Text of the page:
This would be frankly embarrassing for Mrs May, given her opponent, the size of the leads she and the party enjoyed at the start of the general election campaign. It would be the nemesis that follows the hubris of trying to take the seats of Tom Watson, Richard Burgon, Dennis Skinner, Tim Farron, Angus Robertson, and Pete Wishart and to end up with a majority similar or smaller than David Cameron achieved in 2015.

As the climb down on national insurance increases and the unprecedented u-turn on her manifesto, Mrs May isn’t strong and stable, but weak and wobbly, this does not bodes well for her Brexit negotiations or for her to pursue any radical reform during the next parliament.

As we saw when with the proposed changes to family tax credits and national insurance, a majority of this size is no majority at all.

She will become a very diminished figure, trashing her reputation, a bad Brexit outcome and Labour consistently leading in the polls would mean she’s ditched as leader, because unlike the Labour party, the Tory party don’t fanny about when it comes to toppling their leaders. She maybe also forced out by the most passionate Leavers who want a hard Brexit whilst Mrs May tries to be pragmatic with a softer Brexit.

I would expect her to be forced out within 18 months if this result happens.

A majority of 26-50 seats

This would be a tepid result for Mrs May, as the old adage goes, success equals performance minus anticipation, the anticipation when she called the election was the Tories would absolutely shellack Labour back into 1983 result or a 1997 in reverse result.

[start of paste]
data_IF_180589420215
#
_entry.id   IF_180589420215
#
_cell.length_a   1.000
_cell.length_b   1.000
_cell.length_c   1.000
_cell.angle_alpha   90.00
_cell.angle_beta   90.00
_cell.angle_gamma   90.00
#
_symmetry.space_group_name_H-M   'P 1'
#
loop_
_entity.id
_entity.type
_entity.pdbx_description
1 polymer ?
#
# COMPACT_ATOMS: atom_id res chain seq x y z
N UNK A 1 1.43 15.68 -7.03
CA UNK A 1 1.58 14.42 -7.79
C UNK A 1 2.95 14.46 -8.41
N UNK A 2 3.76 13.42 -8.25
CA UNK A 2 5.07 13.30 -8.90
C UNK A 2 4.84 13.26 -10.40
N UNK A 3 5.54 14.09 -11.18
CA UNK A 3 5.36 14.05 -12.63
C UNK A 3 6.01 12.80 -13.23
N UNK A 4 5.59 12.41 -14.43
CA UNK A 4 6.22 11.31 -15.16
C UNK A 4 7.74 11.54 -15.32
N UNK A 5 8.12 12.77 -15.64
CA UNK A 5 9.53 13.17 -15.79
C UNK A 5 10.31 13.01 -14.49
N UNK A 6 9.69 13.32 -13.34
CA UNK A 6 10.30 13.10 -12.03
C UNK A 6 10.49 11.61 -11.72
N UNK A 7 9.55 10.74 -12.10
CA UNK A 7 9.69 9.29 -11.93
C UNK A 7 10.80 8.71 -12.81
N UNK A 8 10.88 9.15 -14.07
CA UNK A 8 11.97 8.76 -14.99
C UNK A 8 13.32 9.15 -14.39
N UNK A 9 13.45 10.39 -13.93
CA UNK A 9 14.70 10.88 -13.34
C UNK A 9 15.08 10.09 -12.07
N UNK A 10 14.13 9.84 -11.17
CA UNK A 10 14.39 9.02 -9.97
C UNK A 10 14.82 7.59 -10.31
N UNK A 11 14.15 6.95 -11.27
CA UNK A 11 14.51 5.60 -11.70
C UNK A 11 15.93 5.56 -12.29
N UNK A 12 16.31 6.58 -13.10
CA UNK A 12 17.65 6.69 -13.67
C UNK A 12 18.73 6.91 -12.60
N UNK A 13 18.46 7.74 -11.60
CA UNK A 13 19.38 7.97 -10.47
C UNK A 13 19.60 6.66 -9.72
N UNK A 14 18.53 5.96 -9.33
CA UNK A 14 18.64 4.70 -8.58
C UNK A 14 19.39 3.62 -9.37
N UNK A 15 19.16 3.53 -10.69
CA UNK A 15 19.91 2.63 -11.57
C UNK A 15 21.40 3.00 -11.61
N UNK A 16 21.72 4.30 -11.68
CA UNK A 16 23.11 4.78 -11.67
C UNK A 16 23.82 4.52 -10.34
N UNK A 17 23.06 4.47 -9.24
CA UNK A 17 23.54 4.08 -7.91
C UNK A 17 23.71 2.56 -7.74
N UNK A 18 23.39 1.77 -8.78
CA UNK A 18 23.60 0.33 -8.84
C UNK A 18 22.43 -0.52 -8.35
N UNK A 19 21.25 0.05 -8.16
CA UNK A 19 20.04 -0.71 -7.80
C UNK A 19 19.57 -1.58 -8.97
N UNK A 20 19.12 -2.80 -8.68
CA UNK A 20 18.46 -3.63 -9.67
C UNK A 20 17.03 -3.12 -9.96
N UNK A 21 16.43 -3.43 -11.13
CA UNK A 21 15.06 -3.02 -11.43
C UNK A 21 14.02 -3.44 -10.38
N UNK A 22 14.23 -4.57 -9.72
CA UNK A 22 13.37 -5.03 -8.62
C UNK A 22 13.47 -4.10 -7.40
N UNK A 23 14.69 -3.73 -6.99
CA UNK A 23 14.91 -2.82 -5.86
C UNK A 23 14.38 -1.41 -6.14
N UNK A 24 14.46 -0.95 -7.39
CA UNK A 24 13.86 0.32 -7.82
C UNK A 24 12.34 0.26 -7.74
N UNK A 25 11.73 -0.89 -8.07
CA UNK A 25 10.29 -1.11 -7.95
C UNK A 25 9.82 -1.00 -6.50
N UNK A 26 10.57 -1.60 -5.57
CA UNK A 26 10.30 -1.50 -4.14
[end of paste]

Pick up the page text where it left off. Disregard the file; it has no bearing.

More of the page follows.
Like winning a majority of 24 seats it will feel a bit of an anti-climax, but the closer to 50 the majority, the safer she will feel, but consistent Labour poll leads will probably see her forced out in around three or four years. I’d expect a lot of Tory rebellions over the social care changes and resistance from the free market Thatcherite wing if she tries to introduce her Ed Miliband lite policies on energy prices and racial pay audits.

A majority of 52-98 seats

An 80 seat majority is what Tory MPs reportedly consider as par, this is the sort of result that should make governing easy for Mrs May, it would take a substantial rebellion for her to lose any votes in the Commons and see off the awkward squad that every Prime Minister has to deal with. It allows her to get rid of poorly performing ministers without having to worry about them causing trouble on the back benches. It does give her some scope for being bold and radical.

A majority of 100-198 seats

Now we’re in landslide territory, not only will Mrs May become unassailable she’ll have a majority to be radical in all things from Brexit to social care and all things in between like involving the government in energy prices.

Mayism will be a word that will soon be added to the OED, as she is spoken in the same breath as Thatcher and Blair, majorities of this magnitude lead the PM to be bold. It also means Mrs May can say she’s a bona fide election winner when difficult times come up during the next Parliament, again she will be safe and secure as Tory Leader during the next Parliament.

A majority of 200 seats or more

Now a 200 seat majority is the ceiling/best case scenario for many in the Tory party, if she achieves it, she might well claim to be, with some justification, the Tory party’s most electorally successful leader since Stanley Baldwin and his 324 seat majority in 1931, even outdoing Margaret Thatcher in scorching socialism from the face of the Earth. I do not expect this outcome, and merely add it for the sake of completeness.


PS – If the Tories fail to win a majority, I will accept this is my Sion Simon moment